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If you regularly read material on depression and bipolar disorder, you may have seen the acronym LFMS. It stands for low-field magnetic stimulation.
LFMS is a treatment modality that, in studies, is providing significant and immediate improvements in people’s mood. Since quick relief from depression is hard to come by, LFMS may prove to be invaluable.
As with TMS (transcranial magnetic stimulation), LFMS uses magnetic fields to stimulate the brain. What differentiates LFMS is using magnetic fields at a higher frequency than TMS, and at a fraction of the strength. Both treatments are effective at relieving depression although the effect of TMS is not immediate.
“Importantly, LFMS appears to have an immediate effect on mood and thus has the potential to provide relief in emergency situations,” said researcher and physicist Michael Rohan.
Another plus for LFMS is that, so far, research participants have experienced no side effects. Other current depression treatments, antidepressant medications and ECT (electro-convulsive therapy), may produce side effects—and medications can take weeks to begin working.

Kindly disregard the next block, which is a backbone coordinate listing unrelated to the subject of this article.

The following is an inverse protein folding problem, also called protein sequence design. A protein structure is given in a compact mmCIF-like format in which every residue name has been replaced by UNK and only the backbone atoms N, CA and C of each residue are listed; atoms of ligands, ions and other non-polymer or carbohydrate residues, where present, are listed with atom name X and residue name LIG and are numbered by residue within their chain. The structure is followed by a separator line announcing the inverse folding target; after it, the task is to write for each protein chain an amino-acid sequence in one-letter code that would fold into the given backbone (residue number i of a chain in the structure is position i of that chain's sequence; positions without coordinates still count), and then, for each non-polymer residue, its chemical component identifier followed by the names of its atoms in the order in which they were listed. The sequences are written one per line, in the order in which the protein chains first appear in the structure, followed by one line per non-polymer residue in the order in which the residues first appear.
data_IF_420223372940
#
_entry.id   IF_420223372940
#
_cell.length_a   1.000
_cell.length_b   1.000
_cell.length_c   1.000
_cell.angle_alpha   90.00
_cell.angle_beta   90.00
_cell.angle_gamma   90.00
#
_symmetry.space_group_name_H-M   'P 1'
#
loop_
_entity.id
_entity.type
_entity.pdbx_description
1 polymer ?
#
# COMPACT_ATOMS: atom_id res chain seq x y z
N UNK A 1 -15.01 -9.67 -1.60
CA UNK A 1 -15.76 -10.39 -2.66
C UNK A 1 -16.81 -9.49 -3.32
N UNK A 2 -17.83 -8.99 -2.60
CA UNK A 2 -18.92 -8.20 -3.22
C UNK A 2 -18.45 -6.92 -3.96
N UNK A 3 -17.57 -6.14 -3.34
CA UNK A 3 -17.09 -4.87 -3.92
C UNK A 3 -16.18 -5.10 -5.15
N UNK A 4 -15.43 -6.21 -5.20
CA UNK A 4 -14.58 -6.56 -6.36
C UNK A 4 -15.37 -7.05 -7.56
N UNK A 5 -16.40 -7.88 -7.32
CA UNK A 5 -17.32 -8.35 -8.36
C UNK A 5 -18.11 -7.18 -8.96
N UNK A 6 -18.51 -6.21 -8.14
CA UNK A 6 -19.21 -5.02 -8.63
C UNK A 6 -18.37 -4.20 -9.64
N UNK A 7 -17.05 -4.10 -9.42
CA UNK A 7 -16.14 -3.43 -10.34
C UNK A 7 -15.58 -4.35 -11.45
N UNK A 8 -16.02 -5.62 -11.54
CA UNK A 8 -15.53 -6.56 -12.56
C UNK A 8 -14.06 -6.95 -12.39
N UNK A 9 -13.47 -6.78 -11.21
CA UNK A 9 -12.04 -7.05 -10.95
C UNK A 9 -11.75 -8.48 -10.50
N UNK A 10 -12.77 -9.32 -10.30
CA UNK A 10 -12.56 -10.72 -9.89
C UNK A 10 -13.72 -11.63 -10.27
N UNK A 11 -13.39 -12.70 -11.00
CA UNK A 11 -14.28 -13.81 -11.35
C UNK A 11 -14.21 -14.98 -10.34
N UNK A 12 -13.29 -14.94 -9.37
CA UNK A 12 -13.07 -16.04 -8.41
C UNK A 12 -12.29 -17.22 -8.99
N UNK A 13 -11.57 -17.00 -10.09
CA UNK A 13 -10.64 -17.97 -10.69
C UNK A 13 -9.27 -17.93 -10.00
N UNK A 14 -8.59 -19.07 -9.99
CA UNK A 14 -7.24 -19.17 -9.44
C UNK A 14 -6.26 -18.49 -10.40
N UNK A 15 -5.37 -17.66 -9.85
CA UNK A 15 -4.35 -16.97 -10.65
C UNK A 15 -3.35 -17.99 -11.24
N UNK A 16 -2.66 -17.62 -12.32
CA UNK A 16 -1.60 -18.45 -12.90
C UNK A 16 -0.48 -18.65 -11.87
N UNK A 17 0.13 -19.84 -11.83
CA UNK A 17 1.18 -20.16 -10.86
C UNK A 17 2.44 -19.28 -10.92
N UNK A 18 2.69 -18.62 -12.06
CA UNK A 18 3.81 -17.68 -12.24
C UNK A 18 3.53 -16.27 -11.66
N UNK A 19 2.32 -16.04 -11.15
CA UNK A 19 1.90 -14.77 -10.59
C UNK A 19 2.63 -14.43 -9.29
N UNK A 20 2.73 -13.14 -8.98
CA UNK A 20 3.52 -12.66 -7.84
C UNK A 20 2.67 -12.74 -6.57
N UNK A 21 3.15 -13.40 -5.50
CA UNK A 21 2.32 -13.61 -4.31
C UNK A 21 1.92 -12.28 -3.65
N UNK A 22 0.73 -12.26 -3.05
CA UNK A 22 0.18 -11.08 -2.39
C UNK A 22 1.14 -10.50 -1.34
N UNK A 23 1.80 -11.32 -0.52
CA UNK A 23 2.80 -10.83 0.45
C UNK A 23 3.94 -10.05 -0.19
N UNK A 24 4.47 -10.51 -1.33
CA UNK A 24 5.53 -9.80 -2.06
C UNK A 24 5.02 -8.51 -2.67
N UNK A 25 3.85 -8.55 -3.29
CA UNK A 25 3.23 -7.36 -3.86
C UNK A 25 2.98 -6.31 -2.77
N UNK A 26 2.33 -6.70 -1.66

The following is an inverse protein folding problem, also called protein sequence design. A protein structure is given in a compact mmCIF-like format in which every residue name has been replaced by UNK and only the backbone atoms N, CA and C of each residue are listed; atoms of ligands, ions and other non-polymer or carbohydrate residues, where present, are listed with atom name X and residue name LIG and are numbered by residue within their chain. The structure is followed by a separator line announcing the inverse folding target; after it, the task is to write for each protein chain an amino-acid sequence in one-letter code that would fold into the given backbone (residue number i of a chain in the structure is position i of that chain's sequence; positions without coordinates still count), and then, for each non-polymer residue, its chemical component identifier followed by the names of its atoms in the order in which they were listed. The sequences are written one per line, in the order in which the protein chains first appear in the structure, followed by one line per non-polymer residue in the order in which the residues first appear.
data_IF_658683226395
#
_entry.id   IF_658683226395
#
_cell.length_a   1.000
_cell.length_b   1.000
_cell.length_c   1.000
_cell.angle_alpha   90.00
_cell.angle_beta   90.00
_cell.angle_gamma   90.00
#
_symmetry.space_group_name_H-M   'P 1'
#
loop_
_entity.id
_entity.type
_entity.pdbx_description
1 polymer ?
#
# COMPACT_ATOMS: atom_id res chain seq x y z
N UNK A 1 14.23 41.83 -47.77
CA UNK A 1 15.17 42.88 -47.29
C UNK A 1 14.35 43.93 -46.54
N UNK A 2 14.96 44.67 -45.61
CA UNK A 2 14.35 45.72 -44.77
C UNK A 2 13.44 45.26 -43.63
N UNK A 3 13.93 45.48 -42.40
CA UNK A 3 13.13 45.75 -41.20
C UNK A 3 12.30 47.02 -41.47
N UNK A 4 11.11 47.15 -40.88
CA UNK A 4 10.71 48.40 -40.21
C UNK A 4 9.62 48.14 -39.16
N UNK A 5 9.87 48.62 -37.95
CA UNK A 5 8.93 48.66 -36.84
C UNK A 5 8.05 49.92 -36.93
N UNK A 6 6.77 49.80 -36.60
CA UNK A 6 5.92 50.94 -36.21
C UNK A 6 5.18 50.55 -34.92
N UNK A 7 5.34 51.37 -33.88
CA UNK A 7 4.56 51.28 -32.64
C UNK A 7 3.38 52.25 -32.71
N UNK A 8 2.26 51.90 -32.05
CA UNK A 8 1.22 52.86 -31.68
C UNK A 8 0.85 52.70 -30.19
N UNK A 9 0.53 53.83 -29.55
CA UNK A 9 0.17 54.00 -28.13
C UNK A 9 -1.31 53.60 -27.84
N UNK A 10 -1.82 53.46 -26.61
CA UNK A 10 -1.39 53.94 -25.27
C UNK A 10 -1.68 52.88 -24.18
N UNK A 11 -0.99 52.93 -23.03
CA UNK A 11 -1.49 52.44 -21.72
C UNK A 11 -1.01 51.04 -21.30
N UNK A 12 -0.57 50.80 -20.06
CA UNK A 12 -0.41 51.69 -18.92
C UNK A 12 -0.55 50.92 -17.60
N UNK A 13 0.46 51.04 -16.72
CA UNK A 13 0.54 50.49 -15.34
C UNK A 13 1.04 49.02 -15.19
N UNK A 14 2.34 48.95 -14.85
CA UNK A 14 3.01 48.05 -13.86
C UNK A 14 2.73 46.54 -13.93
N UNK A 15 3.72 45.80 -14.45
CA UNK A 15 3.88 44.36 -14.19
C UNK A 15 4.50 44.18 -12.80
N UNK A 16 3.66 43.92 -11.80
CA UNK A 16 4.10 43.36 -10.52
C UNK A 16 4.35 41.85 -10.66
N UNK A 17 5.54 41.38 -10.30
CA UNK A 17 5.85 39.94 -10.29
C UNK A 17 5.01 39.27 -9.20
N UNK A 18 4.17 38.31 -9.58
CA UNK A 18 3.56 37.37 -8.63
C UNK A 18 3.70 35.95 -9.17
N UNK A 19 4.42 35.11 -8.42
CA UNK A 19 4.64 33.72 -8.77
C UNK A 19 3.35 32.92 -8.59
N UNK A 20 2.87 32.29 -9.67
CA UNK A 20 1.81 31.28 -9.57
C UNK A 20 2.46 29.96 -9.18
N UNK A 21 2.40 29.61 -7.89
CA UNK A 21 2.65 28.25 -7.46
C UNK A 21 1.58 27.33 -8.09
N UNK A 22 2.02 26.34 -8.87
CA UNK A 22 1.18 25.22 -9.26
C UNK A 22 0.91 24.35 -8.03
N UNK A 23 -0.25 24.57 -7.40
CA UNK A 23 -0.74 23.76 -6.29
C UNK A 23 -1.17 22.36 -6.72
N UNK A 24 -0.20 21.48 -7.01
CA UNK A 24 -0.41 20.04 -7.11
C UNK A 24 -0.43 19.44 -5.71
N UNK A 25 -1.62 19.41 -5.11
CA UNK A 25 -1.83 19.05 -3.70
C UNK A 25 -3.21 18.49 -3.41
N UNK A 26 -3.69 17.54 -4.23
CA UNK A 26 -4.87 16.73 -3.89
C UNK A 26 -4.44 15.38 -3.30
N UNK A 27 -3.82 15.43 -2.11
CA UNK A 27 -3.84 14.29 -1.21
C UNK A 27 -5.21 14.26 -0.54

The LFMS trials involved 63 volunteers, ages 18 to 65, diagnosed with depression or bipolar disorder. Each had been using a mood medication for a minimum of six weeks. All underwent a 20 minute treatment session using a portable LFMS device, but only half of the participants actually received the magnetic brain stimulation.
The individuals who received the LFMS reported a significant lift in their mood. Those who did not have their brains stimulated indicated their mood was unchanged.
“Although larger research studies are needed, we think LFMS could be a powerful tool as a rapidly acting treatment for depression, either alone or in combination with medication,” said Rohan.
The researchers are already exploring the ideal parameters for using LFMS in clinical settings, and shall study the effect that multiple treatment sessions have on depression symptoms. They, and other brain stimulation experts, are extremely interested in finding out how long the LFMS antidepressant effect continues after treatment.
If the initial research results can be replicated in bigger studies, and the effects are durable, LFMS might be applicable to other psychiatric illnesses, and guide the direction of future studies in neuro-modulation.
Source: Harvard Gazette
Photo credit: dierk schaefer / flickr
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